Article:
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A Nineteenth Century Bazaar

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A Nineteenth Century Bazaar

A Nineteenth Century Bazaar by Owen Thompson

Blythburgh church was closed as unsafe at the end of 1881 and between then and 1884 the fabric underwent major restoration work. Finding the £1,000 or so required to pay for it was a major problem. Funds were raised by an appeal for public subscriptions, which generated substantial sums from the great and the good, and the widow’s mite. Another means was the holding of a concert in London. As well as these methods, at a committee meeting on 21 January 1882, ‘a bazaar in aid of the restoration fund was determined upon’ in the village for the summer. The incumbent, Henry Sykes, was responsible for initiating work on the church, but it was Lady Blois who undertook to organise this event.

By July plans for the bazaar were going smoothly, apart from ‘a protest by the Vicar against raffling’. At least he did not face the dilemma of whether to accept National Lottery funds! On the Friday before the event the East Anglian Daily Times reported that at the ‘Fancy Fair’ there were to be ‘shows, boating, music, lawn tennis, a performing hen and the magic well, which recently [had] created so much sensation at the Lilliputian Fair in London’. Special return tickets would be issued by the Great Eastern Railway Company at the price of a single fare, from Ipswich, Lowestoft, Yarmouth and all stations in the neighbourhood on both days. The bazaar was held over two days, Wednesday 9th and Thursday 10th August 1882. To us the idea of a mid-week event may seem strange, but on the first day £25 was taken at the entrance: at 1s per person this represents an attendance of 500 people. The weather was good and the day's receipts amounted to £170 19s. 3d. The second day was not so well attended, and the receipts were £57 0s. 2d. At the next committee meeting Lady Blois reported that the net proceeds were £211 14s. 2d.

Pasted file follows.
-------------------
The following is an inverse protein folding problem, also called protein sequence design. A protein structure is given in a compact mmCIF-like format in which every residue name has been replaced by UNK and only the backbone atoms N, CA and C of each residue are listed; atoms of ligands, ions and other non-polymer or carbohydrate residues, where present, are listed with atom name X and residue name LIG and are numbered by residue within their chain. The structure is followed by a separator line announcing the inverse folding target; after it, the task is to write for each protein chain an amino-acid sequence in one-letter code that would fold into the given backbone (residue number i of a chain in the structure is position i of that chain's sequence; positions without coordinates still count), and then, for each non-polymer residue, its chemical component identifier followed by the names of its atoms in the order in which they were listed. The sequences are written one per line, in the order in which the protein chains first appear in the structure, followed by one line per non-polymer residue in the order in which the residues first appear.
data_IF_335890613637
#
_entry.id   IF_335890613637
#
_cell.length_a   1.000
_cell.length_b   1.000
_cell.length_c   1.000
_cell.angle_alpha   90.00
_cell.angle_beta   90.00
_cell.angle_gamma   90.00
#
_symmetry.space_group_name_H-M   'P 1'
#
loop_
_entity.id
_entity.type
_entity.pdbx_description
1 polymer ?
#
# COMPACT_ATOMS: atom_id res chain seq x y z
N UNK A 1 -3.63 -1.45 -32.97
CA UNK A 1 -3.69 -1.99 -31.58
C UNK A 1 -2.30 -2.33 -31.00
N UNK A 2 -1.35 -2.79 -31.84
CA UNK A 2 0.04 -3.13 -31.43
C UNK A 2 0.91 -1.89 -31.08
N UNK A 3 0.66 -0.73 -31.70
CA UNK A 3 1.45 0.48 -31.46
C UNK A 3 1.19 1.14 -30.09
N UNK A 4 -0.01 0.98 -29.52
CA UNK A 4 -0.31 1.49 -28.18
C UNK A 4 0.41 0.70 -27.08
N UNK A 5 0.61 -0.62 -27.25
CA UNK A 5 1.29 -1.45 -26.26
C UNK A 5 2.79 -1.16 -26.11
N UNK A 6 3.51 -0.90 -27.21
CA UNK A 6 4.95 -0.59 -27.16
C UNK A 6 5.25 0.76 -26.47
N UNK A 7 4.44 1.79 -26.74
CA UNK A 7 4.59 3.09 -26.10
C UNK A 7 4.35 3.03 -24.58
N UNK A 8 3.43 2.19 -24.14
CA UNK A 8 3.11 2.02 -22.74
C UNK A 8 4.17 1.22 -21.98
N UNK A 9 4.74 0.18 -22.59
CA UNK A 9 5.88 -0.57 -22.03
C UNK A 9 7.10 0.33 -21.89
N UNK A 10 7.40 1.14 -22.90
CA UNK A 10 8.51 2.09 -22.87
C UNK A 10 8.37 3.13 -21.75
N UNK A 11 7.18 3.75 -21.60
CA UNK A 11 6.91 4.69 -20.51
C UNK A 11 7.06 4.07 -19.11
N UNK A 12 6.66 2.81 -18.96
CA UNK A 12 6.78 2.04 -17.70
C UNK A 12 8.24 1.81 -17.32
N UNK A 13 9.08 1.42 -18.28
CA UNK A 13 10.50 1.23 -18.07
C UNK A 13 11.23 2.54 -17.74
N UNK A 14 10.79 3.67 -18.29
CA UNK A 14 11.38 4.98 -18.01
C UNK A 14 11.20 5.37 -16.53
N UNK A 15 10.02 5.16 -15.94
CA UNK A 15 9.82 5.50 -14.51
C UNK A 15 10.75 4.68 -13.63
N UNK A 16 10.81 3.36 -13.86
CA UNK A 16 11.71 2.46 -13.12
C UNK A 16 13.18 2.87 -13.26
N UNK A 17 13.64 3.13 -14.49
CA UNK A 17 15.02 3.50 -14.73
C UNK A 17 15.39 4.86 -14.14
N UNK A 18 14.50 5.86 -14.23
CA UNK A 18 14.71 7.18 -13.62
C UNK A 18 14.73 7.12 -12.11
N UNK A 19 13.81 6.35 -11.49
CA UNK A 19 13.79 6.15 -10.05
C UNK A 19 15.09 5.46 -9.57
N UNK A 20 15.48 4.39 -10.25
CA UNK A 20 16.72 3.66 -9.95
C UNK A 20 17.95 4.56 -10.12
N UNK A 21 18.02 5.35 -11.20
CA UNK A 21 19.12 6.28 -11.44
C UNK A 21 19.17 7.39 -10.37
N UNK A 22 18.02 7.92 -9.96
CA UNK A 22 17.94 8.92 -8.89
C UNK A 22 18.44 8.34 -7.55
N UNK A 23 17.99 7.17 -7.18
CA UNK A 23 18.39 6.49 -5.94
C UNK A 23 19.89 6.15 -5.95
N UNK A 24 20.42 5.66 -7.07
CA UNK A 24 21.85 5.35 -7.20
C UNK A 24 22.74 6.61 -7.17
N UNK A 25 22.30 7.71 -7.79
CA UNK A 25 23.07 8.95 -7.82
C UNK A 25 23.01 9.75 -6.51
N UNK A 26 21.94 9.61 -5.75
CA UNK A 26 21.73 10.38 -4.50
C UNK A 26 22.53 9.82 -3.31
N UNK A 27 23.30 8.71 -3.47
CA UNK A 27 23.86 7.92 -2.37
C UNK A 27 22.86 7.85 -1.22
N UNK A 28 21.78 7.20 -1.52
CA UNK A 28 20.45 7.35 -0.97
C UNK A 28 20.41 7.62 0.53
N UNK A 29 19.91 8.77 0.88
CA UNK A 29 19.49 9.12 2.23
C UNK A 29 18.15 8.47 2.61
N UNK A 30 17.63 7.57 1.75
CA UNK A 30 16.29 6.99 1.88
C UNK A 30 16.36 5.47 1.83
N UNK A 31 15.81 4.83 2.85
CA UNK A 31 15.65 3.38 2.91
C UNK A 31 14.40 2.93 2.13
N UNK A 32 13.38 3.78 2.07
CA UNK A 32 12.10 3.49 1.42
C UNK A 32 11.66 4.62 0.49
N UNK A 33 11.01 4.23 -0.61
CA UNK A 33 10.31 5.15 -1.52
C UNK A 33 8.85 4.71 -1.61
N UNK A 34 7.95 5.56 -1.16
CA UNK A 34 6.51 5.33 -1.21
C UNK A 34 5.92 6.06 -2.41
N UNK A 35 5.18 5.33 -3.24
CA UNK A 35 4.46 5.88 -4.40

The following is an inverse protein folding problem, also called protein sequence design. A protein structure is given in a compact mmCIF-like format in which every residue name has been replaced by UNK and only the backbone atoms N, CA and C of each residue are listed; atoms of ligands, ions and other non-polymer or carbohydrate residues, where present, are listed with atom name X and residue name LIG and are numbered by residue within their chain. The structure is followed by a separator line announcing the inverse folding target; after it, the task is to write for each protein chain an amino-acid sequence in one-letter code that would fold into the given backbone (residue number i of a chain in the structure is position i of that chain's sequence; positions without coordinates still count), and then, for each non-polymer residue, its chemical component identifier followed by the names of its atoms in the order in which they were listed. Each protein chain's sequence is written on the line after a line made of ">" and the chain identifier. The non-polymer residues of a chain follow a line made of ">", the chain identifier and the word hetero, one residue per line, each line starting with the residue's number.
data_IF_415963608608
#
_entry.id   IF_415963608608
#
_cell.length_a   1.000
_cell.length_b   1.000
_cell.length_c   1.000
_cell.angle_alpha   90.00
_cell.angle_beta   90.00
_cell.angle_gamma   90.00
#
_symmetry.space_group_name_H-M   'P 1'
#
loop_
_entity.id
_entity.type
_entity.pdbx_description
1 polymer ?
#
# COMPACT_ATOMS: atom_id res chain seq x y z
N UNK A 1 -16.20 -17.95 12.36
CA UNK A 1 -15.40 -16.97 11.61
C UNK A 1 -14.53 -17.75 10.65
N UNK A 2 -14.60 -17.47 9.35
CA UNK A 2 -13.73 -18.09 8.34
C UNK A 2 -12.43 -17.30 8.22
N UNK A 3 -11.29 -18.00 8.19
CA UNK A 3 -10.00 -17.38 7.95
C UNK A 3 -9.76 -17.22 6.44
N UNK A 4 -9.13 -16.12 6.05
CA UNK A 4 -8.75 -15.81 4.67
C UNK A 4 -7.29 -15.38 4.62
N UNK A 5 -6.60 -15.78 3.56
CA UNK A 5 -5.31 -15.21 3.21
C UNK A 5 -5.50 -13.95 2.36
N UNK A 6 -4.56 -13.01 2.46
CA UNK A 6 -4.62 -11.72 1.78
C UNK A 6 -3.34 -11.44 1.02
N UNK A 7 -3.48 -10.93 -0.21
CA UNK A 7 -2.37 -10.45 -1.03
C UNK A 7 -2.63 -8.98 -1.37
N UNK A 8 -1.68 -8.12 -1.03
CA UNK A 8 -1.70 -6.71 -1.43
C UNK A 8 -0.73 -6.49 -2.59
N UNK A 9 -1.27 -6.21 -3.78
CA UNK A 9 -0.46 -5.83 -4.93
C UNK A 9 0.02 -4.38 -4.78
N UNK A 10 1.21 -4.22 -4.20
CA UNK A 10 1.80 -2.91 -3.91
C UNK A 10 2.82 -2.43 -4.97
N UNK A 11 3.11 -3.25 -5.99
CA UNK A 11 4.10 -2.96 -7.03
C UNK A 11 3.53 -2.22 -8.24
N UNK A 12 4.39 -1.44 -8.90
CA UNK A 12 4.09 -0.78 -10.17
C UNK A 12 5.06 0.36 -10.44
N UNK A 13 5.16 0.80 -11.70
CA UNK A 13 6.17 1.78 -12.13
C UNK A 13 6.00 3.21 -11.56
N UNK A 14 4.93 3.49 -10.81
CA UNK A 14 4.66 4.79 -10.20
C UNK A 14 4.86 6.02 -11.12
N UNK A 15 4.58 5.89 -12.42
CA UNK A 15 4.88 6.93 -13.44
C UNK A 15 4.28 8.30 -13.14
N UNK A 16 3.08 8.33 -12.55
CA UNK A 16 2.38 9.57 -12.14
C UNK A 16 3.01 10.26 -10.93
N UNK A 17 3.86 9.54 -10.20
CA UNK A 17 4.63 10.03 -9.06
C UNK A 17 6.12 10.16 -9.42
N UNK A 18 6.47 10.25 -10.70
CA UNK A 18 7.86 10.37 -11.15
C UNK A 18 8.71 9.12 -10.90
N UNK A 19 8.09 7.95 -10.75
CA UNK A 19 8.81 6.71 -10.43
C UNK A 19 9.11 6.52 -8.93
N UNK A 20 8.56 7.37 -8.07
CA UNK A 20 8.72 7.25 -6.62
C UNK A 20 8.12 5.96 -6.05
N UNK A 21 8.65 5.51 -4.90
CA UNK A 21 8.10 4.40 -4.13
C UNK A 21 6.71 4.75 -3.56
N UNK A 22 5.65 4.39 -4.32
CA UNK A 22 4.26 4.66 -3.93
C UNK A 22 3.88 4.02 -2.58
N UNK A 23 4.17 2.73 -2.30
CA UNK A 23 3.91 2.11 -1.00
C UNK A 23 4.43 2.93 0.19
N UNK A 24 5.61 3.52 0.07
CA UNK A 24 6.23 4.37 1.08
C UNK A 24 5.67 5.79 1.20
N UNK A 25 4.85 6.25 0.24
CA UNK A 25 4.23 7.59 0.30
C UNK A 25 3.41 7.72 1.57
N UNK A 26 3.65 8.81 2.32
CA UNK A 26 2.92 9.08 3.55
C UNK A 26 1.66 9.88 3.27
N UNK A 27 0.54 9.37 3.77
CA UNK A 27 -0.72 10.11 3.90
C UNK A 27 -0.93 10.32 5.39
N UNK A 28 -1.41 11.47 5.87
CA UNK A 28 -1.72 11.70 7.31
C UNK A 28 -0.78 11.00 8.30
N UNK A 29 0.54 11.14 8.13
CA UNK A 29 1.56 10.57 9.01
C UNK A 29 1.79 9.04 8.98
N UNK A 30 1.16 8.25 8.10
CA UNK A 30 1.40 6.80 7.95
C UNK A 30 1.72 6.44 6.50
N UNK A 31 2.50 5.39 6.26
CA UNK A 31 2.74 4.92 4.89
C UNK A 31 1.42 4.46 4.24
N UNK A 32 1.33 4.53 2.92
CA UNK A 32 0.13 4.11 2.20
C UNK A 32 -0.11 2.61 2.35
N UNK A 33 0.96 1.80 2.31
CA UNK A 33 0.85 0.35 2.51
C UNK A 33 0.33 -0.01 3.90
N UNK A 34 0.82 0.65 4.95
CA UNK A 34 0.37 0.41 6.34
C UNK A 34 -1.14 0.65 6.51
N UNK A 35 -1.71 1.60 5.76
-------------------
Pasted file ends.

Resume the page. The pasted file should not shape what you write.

Reports of the bazaar appeared in the East Anglian Daily Times, the Ipswich Journal, and also the Halesworth Times. There were long descriptions of how Mr Mills, the landlord of the White Hart, had come forward and kindly offered the use of the meadow at the back of the inn as the venue, of the marquee and three other tents, of the stalls, the concert, the sale of work done by various ladies, and of the other attractions on offer, amongst which was Masters Eardley and Ralph Blois's menagerie which included a three-legged duckling of which they were extremely proud! Whilst lamenting the poor condition of the church, the paper was pleased to see that ‘at last there is the best prospect of some practical attention being paid to it, for with an amount of energy and zeal worthy of the warmest commendation, Lady Blois and a number of other ladies ... have taken the subject up ... ’.

Once the first campaign of work had been completed and the church reopened at Easter in 1884, the enthusiasm for restoration appears to have waned, in some quarters at least. The building committee met to consider how to proceed with fund raising for the work that still needed to be done. The minutes simply record that there was ‘A desultory conversation on the propriety of applying to the London Incorporated Church Building Society for a grant, and the holding of a bazaar, both of which were declined’.

Sources: Suffolk County Record Office FC 198/E2/1 and HD 80/4/2

Owen Thompson, Hopton, January 1998
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